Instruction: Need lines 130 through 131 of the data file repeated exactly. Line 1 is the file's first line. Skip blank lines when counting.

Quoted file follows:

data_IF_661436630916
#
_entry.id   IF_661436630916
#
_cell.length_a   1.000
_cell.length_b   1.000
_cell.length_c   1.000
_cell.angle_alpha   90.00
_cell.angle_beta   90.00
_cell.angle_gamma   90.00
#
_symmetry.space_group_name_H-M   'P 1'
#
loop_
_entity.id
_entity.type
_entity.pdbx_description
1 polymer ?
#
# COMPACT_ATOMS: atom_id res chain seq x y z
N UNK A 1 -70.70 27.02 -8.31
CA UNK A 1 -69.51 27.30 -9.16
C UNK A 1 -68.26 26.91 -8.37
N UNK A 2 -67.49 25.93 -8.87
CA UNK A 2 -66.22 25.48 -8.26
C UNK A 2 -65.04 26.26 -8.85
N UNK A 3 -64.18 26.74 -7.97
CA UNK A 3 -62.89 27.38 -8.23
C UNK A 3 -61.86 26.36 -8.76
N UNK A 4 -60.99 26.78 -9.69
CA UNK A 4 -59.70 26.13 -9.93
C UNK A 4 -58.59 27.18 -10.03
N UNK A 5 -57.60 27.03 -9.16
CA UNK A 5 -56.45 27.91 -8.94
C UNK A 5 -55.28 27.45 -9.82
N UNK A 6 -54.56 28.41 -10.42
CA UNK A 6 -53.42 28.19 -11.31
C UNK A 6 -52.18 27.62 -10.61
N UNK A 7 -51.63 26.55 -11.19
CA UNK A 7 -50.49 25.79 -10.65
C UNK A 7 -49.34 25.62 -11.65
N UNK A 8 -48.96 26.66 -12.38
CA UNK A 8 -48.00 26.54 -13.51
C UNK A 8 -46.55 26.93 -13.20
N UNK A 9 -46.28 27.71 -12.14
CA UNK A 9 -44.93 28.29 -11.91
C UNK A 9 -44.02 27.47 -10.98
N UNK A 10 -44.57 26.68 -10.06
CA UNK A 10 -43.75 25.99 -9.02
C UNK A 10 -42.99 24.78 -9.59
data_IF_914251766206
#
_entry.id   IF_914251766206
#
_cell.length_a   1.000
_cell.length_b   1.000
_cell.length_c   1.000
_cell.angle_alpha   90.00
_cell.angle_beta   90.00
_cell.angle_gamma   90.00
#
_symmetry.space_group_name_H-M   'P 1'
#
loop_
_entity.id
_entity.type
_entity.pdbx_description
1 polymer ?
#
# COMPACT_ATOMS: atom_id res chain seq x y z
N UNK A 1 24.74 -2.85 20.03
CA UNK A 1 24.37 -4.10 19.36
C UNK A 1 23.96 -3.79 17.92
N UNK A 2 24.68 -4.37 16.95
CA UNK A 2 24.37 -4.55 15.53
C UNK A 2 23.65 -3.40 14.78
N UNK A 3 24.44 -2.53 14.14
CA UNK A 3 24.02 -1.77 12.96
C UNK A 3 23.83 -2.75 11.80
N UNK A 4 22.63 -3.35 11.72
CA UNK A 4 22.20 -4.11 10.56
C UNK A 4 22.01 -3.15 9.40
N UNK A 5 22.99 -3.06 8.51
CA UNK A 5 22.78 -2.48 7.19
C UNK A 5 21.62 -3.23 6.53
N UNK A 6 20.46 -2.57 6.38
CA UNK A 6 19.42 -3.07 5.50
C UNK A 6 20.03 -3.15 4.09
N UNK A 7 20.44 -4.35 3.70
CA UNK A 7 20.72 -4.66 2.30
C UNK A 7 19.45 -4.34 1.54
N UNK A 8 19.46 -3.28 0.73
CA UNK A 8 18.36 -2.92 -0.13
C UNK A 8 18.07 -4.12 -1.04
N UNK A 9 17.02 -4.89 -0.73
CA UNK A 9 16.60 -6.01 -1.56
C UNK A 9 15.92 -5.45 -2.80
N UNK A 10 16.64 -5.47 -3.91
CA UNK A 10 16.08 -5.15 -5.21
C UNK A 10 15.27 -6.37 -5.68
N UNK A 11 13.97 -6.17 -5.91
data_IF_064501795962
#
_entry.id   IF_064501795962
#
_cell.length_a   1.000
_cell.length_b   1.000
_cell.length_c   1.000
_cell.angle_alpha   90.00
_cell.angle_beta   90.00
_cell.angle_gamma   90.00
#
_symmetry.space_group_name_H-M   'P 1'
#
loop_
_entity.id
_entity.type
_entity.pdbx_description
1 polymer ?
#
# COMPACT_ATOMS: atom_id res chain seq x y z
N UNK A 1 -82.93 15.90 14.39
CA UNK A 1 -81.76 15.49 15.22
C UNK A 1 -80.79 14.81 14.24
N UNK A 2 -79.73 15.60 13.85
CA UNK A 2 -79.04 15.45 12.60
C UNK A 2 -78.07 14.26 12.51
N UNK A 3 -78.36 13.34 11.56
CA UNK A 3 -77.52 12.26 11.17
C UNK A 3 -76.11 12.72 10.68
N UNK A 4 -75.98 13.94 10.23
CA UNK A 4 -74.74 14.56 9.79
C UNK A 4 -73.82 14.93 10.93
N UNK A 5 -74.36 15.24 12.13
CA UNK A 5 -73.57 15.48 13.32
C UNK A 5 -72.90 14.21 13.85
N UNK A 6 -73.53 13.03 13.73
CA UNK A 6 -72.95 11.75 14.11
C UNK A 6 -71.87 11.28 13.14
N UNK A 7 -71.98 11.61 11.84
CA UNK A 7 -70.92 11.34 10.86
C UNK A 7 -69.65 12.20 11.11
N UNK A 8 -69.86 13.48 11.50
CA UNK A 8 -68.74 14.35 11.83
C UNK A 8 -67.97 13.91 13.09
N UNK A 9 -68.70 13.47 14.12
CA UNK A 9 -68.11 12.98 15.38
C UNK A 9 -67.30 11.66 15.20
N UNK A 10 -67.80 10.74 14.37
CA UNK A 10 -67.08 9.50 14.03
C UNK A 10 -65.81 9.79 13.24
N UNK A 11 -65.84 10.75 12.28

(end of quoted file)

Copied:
C UNK A 3 -76.11 12.72 10.68
N UNK A 4 -75.98 13.94 10.23